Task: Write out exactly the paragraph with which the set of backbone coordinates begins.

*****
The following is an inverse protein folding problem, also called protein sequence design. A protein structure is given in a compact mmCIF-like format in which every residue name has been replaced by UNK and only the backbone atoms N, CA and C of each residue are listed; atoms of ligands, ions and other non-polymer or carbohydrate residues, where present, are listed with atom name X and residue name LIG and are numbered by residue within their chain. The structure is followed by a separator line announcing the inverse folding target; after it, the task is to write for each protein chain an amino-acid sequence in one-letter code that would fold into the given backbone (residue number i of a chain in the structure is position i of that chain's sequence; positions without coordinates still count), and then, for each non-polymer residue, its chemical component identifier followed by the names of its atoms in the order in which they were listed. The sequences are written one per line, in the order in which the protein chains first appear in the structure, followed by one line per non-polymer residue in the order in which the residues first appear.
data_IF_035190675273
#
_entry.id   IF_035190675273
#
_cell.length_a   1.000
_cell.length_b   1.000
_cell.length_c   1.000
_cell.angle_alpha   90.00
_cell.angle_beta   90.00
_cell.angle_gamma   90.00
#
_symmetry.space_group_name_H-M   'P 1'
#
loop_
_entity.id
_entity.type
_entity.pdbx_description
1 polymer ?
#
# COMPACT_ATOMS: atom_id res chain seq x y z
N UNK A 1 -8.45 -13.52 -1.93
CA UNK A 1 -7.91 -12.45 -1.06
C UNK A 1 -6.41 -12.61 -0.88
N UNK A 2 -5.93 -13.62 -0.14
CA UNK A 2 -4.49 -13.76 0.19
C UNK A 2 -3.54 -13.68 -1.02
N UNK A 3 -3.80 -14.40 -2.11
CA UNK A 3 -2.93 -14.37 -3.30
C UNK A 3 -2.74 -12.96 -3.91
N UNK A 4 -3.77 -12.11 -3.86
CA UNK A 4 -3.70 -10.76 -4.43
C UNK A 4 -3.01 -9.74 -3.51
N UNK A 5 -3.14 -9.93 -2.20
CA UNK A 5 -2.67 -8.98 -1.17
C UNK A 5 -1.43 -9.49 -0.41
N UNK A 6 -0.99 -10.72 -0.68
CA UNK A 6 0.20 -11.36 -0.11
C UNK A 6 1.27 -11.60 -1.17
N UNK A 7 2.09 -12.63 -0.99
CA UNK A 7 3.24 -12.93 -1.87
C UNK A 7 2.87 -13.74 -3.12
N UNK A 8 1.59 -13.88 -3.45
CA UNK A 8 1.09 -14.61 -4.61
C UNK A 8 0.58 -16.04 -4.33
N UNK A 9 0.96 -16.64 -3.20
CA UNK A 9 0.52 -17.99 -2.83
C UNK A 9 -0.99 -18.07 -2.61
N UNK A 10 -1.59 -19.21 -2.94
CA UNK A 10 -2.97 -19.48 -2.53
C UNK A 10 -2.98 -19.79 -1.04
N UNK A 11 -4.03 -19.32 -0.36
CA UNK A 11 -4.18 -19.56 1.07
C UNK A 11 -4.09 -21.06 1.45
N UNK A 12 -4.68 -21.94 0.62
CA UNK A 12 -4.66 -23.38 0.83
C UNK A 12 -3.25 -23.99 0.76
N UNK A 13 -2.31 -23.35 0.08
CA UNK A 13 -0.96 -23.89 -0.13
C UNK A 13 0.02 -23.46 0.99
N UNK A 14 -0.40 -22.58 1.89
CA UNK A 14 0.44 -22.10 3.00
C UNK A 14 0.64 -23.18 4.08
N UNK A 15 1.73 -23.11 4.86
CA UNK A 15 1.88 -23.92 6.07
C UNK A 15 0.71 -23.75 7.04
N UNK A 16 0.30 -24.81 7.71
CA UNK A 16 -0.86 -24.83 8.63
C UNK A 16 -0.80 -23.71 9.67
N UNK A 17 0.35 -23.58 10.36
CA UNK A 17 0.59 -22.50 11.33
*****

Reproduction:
The following is an inverse protein folding problem, also called protein sequence design. A protein structure is given in a compact mmCIF-like format in which every residue name has been replaced by UNK and only the backbone atoms N, CA and C of each residue are listed; atoms of ligands, ions and other non-polymer or carbohydrate residues, where present, are listed with atom name X and residue name LIG and are numbered by residue within their chain. The structure is followed by a separator line announcing the inverse folding target; after it, the task is to write for each protein chain an amino-acid sequence in one-letter code that would fold into the given backbone (residue number i of a chain in the structure is position i of that chain's sequence; positions without coordinates still count), and then, for each non-polymer residue, its chemical component identifier followed by the names of its atoms in the order in which they were listed. The sequences are written one per line, in the order in which the protein chains first appear in the structure, followed by one line per non-polymer residue in the order in which the residues first appear.